Brain (Cerebral) Edema
In the intracellular or extracellular spaces of the brain, there is an excessive buildup of fluid, referred to as cerebral edema. As a result, nerve activity is often hampered, the pressure within the skull is raised, and ultimately, the brain's tissue and blood arteries may be directly compressed. In general, symptoms include headaches, nausea, vomiting, seizures, sleepiness, visual problems, disorientation, and, in extreme instances, death. However, symptoms vary according to the location and degree of edema.
In addition to ischemic stroke, subarachnoid haemorrhage, traumatic brain injury, subdural, epidural, or intracerebral hematoma, hydrocephalus, brain cancer, brain infections, low blood salt levels, high altitude, and acute liver failure, cerebral edema is often seen in a variety of brain traumas. The diagnosis is based on the physical exam results and symptoms, and serial neuroimaging (such as computed tomography and magnetic resonance imaging) is used to confirm it.
Depending on the underlying reason, cerebral edema may be treated with drugs, fluid management, steroids, correct posture, controlled hyperventilation, and monitoring of the patient's airway and intracranial pressure. A decompressive craniectomy is another surgical option for treating severe cerebral edema. A significant factor in the mortality of ischemic strokes and traumatic brain injuries, cerebral edema is one of the main causes of brain damage.
The epidemiology of the illness is difficult to characterise since cerebral edema coexists with several prevalent brain diseases. The prevalence of this disease, which is present in the majority of instances of traumatic brain injury, central nervous system tumours, brain ischemia, and intracerebral haemorrhage, should be taken into account in terms of its probable causes. For instance, within 30 days following the commencement of an ischemic stroke, 31% of patients had malignant brain edema.
Classification of Brain Edema
Traditionally, cerebral edema has been divided into two main subtypes: cytotoxic cerebral edema and vasogenic cerebral edema. This straightforward categorisation aids in diagnosing and managing individuals with cerebral edema. However, there are a number of additional distinct forms, such as interstitial, osmotic, hydrostatic, and high altitude-related edema, among others. Affected individuals might have many distinct subtypes present at once.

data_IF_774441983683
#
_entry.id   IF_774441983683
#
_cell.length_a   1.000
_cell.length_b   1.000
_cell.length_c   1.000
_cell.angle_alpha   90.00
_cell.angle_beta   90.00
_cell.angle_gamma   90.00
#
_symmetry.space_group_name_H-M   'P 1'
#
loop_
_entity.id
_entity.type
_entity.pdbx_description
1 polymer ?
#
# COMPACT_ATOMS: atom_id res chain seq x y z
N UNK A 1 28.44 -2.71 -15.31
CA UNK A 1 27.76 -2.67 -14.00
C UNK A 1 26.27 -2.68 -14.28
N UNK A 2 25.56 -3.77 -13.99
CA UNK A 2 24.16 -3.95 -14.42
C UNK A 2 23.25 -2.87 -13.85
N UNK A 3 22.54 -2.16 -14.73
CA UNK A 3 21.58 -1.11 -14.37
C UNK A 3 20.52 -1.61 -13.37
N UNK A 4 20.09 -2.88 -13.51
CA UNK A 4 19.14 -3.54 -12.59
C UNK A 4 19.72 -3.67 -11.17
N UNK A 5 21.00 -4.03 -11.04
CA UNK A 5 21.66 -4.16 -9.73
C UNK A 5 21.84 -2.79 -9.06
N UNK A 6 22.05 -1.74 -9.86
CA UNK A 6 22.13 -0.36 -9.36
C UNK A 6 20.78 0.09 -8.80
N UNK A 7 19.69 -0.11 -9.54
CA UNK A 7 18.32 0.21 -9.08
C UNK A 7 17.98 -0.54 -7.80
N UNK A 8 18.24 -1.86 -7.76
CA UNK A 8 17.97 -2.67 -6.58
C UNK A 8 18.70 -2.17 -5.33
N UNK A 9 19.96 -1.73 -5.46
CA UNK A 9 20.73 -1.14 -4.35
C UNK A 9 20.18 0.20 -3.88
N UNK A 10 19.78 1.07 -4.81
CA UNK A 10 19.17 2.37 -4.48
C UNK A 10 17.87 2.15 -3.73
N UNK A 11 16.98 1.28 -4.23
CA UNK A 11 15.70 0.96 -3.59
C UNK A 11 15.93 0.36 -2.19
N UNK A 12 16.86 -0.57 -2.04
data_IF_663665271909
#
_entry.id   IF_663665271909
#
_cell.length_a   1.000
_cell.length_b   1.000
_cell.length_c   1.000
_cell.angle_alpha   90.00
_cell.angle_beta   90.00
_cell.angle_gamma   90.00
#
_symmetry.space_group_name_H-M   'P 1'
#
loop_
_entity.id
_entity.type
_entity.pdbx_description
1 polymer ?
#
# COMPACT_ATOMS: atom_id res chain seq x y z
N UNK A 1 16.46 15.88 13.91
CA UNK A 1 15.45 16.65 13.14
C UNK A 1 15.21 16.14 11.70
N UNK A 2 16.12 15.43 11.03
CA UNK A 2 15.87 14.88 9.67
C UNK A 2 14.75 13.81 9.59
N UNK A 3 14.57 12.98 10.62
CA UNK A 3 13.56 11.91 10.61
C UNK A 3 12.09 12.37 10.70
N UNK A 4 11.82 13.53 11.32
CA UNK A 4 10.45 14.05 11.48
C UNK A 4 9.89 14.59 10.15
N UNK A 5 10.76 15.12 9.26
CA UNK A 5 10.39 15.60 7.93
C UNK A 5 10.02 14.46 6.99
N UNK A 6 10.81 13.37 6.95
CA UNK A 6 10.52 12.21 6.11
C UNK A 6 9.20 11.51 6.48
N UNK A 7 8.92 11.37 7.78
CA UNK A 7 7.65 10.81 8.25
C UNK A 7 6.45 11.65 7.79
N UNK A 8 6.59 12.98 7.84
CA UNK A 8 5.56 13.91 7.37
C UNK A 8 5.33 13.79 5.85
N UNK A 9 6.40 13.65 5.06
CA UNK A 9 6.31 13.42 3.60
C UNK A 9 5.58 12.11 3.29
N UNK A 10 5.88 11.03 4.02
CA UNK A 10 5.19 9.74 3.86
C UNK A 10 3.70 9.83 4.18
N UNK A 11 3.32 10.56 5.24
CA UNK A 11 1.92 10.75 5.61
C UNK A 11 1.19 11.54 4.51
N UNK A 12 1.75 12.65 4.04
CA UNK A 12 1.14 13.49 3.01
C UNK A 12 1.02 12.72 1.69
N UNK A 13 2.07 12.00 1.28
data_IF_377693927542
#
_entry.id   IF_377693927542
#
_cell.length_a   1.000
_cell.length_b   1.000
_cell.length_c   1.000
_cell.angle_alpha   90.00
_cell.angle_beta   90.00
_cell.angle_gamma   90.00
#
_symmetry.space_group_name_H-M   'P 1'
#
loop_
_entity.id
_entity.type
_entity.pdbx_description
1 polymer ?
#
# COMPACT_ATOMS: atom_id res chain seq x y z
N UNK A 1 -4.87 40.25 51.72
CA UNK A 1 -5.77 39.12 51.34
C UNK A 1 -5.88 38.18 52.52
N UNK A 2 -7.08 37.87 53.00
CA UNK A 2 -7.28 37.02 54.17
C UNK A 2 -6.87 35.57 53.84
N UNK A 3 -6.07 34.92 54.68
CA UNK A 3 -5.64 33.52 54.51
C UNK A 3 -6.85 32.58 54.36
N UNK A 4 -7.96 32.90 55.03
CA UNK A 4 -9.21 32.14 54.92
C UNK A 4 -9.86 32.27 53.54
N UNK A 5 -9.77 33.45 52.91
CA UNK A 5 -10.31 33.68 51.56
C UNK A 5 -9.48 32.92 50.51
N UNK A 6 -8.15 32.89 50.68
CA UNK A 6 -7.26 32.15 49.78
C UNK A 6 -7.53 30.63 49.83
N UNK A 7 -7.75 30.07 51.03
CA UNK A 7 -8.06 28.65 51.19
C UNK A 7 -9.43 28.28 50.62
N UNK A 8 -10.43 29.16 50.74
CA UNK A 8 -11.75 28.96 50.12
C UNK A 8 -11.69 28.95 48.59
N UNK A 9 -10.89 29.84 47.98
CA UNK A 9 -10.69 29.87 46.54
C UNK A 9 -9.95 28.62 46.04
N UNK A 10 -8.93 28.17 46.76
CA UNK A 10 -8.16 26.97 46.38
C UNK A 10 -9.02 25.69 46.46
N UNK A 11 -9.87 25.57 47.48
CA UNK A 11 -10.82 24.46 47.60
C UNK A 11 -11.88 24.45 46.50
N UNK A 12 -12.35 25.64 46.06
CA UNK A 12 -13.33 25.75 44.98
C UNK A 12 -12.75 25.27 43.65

Individual sub-types of the following have been identified:
Generally speaking, cytotoxic edema is connected to brain cell death by excessive cellular swelling. For instance, the blood-brain barrier is unaffected by cerebral ischemia. Still, the reduced blood flow and glucose supply cause disruptions in cellular metabolism and the production of energy molecules like adenosine triphosphate (ATP). The sodium and potassium pump in the cell membrane is impaired by the depletion of energy sources, which causes cellular retention of sodium ions. A buildup of sodium in the cell prompts a quick osmosis water absorption, which results in the cell's enlargement. The oncotic death of neurons is the ultimate result of cytotoxic edema. Cytotoxic edema is characterised by swelling of the individual brain cells, as opposed to vasogenic edema, in which the inflow of fluid is often seen in the interstitial space rather than inside the cells themselves. Given the different swelling and absence of a consistent "toxic" component, researchers have suggested that "cellular edema" may be a better word than "cytotoxic edema."
Cytotoxic edema may be seen in a number of clinical situations, including: